Special assessments needed to deal with road concerns
BY DANIEL ARENS
Questions were again raised at the Mercer County Commission concerning aid for subdivision roads. The commissioners reiterated their previous decision of how to pay for the work: get a special assessment of your property owners.
The emphasis on special assessments follows the tense county tax meeting at the beginning of October, where road issues were brought up as an area of concern. The commission wants to see county money used for county roads that have heavy traffic, rather than projects that only benefit a select group of individuals.
Dennis Rohlfs and Harvey Huber spoke with the commission about road issues for their subdivisions, Sakakawea Estates and Cabin Site #2, respectively. Both men had previously approached the county commission with their road concerns, but the county had refused to give either project financial help. Once again, the commission denied direct funding help for these roads. Commissioner Bill Tveit said that the work primarily benefits recreation rather than commuting.
The two subdivisions are currently seeking state grants that will help offset some of the costs involved in the roadwork. The county agreed to help the subdivisions apply for those grants, but there is confusion about the scope of the project. Engineering estimates have to be completed before applying for the grant, as specific details of the project and its cost estimate are factors in receiving the money.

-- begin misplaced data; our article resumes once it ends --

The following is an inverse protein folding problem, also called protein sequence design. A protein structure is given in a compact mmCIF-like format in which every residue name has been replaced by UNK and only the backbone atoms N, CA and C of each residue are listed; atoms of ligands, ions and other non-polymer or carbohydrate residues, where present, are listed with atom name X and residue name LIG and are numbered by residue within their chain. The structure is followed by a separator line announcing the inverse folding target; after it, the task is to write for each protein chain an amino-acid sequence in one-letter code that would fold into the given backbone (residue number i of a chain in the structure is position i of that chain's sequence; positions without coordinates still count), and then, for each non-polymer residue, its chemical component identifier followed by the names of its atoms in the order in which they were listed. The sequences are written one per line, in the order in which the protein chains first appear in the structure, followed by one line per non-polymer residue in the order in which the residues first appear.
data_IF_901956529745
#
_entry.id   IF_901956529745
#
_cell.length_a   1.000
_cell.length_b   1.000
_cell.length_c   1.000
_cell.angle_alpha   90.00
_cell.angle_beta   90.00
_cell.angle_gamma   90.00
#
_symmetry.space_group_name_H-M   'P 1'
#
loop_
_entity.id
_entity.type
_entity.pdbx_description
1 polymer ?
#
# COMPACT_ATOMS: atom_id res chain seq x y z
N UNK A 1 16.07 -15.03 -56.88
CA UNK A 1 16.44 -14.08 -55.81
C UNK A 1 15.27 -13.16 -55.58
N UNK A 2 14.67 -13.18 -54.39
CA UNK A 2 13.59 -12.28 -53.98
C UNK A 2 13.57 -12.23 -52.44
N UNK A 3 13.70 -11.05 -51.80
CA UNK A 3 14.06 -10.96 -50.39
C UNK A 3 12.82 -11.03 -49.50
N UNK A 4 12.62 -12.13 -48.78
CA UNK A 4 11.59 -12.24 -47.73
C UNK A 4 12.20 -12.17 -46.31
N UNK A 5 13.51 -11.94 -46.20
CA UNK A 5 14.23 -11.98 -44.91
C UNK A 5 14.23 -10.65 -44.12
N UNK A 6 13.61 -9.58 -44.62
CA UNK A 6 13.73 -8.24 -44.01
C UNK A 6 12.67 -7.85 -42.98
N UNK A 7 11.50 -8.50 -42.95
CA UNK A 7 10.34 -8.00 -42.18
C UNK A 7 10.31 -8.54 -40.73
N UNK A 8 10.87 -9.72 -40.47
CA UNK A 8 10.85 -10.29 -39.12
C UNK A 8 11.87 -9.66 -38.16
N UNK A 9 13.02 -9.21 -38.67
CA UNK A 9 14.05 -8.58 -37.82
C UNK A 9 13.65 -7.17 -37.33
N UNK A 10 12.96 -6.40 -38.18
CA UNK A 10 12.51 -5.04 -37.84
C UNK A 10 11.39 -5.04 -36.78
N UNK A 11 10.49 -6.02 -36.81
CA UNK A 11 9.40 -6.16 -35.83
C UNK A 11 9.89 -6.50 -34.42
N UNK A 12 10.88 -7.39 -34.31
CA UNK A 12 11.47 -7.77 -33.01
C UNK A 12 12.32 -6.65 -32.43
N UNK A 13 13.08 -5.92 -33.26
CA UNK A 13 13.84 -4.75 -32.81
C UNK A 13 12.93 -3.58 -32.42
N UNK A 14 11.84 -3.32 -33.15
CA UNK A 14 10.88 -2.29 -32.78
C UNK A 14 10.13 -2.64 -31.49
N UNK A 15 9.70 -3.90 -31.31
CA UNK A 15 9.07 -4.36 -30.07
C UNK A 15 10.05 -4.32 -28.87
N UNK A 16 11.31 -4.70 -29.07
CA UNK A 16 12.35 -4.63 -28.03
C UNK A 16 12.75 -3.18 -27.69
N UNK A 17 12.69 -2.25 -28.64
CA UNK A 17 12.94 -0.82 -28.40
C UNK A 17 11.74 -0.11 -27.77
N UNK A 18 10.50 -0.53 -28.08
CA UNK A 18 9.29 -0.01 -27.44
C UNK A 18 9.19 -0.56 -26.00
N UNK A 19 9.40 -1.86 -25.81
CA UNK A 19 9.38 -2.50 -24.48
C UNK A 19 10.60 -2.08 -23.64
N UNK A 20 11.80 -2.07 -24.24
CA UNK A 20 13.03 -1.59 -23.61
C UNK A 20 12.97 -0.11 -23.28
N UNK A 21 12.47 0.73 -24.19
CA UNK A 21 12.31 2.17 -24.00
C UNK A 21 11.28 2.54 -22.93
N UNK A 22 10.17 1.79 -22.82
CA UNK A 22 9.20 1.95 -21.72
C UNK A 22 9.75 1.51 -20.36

Steve Reiser from the road department will send someone to look at the projects and assess the engineering scope involved in completing the work. There are people both in favor and opposed to the projects from within the subdivisions, and each group will have to determine whether the interest and funds are enough to carry on with a special assessment.
Rohlfs argued his road was in bad enough condition to warrant some degree of county help, but Tveit replied that the road was safeenough to travel on.
The commission’s attempt to put together an employee survey has been delayed due to uncertainty about the nature of how the survey was to be conducted. After conversing with other counties, the commission is looking at alternative survey possibilities that would ideally provide a more comprehensive view of employees’ ideas, and would be fair to the different departments and their particular concerns.
There was agreement that the survey was necessary, but the commission held that they should ensure the survey was done right before implementing it.
Mercer County’s Planning and Zoning Board introduced an ordinance change, specifying that an applicant for a residence permit has a maximum of two years to build the residence following approval of the application, otherwise the applicant must reapply. The change also took into account that an application for a residency must have a residence built on the requested property. This clarification came after an application for a residency permit with a camper pad was used to place more than one camper pad with no actual residency on the property.
A motion to approve the changes to the Planning and Zoning Commission ordinances was carried by the county commission.